Chris: We actually still do this today. We manually review every lead that comes through. Somebody looks at it. Reviews it. Gives it the sniff test. Does this look real? Does this look like a real person? We have comments on our lead forum. Comments are great. Often times the comments will say, ‘I’m looking for a job as a landscaper. Do you have any openings?’ So that, obviously, we would just credit. So just that manual review told us a lot. And there’s other things we do to just make sure that they’re qualified – they’re quality – leads and that we catch the vendors and the job seekers, and take them out of the pool and don’t charge our customers for those.
Michael: So if somebody submits a lead to community ABC and they’re looking for a landscaping job, you’ll forward it through, but then you’ll credit it as a credit as a lead because they may want to see it, but, clearly, you shouldn’t be charging them for it? Is that what you meant by credit them?
Chris: Yeah. That’s exactly it; and that’s still how we operate. We’ve talked about having more of a holding tank where those things get scrubbed and we’re working on something like that now, but that’s generally it.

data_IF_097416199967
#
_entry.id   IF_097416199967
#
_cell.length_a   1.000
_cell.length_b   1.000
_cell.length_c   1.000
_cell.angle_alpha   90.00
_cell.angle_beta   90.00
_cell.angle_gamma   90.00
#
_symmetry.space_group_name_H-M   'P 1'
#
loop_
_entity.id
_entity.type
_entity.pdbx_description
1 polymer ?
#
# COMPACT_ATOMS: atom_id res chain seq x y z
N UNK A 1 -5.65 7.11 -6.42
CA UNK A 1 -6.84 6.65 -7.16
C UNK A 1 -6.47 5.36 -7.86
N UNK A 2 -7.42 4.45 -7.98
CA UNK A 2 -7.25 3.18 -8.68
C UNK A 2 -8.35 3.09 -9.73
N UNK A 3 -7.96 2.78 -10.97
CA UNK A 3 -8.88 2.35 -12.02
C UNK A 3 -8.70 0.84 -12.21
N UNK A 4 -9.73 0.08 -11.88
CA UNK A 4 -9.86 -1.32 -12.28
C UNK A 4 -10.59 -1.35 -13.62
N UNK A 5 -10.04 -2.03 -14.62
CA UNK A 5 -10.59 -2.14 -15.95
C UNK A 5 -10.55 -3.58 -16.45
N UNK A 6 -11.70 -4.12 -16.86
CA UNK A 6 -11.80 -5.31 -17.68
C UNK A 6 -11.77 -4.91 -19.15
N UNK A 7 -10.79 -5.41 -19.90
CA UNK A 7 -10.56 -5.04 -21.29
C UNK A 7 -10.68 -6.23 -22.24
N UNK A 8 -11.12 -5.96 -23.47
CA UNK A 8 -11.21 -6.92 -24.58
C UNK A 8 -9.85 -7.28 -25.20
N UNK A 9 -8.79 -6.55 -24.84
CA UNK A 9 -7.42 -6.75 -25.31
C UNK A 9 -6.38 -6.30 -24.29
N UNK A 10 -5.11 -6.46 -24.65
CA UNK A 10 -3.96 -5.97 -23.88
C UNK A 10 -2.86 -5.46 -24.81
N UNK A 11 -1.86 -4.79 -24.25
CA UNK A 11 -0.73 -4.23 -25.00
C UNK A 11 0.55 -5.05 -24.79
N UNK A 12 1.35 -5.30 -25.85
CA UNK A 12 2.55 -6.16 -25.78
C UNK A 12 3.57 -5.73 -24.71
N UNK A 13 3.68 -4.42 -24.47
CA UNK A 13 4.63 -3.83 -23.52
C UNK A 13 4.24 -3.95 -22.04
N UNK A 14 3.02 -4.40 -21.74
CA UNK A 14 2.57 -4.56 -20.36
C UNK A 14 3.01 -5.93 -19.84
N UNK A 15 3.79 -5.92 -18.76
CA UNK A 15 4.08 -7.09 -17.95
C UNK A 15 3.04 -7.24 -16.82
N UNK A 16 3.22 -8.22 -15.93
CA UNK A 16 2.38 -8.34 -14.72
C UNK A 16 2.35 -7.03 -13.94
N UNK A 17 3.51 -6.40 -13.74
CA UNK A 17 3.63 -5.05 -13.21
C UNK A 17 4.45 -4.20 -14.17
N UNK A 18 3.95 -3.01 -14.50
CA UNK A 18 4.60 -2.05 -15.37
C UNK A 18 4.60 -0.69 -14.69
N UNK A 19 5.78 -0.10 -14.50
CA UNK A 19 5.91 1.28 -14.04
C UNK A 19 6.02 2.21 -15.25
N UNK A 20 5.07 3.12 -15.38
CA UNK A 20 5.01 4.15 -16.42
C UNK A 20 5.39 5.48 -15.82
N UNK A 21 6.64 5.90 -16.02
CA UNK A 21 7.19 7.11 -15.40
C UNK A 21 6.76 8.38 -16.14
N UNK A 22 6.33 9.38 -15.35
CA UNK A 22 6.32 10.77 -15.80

Michael: That makes perfect sense. Because you don’t want every single communication, spambot, whatever flowing directly through your system to the end advertiser because if they’re bad, then it makes you look bad.
Chris: That’s right.
Michael: So you manually scrub every single lead going through. So that makes sense. So, you rate the quality of the leads; you look at them; you pass through the qualified leads. All right. And so, you built the technology. Jay brought in the customers. And now you were operational in two states – Washington State and Oregon State – and it seems like your job is the next one to kick in here, Chris, because you need more people coming to the website.
Chris: Yeah. That’s right.
Michael: So what were some of the first tactics that you used to drive more people to SeniorHomes.com? Actually, before I even ask you that question, I want to ask you about the domain name because Domain Sherpa is all about domain names. So, how did you first decide that SeniorHomes.com was going to be the main name of your business?